This paper studies the impact of the current Greek crisis on the livelihoods of migrant workers who are settled in Greece. Our aim is to go beyond the general overview offered by the data of the Greek statistical service and look at what exactly is the impact of the crisis on the living and working conditions of immigrant families. We are particularly interested on studying how migrants cope with the crisis in the labour market (e.g. changes in their employment conditions, profession, work situation within the family) and on whether and why some migrants decide to return to their country of origin. The paper is based on two sets of structured qualitative interviews (conducted in spring-summer 2011 and in springsummer 2012) with a total of 72 people from the major immigrant groups in the capital city of Athens, Greece (Albanian, Bulgarian, Romanian, Georgian, Ukrainian). Results confirm the importance of legal status and networks in coping with the crisis. They highlight that return can be an option migrants have prepared for or the ultimate exit strategy. The paper prompts for further research on why intra EU migrants cope better with the crisis than third country nationals even when the latter have been longer established and well integrated in the country.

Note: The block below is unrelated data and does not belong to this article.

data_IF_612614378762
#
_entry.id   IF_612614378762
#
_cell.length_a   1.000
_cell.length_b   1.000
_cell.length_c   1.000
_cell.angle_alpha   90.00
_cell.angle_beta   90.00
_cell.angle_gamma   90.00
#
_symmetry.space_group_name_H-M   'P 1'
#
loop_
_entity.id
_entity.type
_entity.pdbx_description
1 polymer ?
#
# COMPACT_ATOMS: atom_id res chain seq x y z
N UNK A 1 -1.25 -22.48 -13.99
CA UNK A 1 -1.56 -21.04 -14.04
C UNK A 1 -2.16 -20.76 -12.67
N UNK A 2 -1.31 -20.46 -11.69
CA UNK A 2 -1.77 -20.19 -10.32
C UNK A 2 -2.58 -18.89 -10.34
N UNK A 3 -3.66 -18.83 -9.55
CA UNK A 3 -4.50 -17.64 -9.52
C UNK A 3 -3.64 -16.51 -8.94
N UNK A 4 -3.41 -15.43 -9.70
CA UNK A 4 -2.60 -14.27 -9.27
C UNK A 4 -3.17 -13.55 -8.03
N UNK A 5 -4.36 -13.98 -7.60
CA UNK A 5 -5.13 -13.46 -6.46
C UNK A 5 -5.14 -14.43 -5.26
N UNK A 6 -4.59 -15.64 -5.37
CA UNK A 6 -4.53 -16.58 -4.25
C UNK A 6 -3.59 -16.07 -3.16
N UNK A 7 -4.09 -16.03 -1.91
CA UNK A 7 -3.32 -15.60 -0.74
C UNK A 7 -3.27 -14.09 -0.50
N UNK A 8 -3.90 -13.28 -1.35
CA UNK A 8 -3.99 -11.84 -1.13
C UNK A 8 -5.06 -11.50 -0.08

Keywords: Return, crisis, Greece, coping strategies, unemployment, legal status.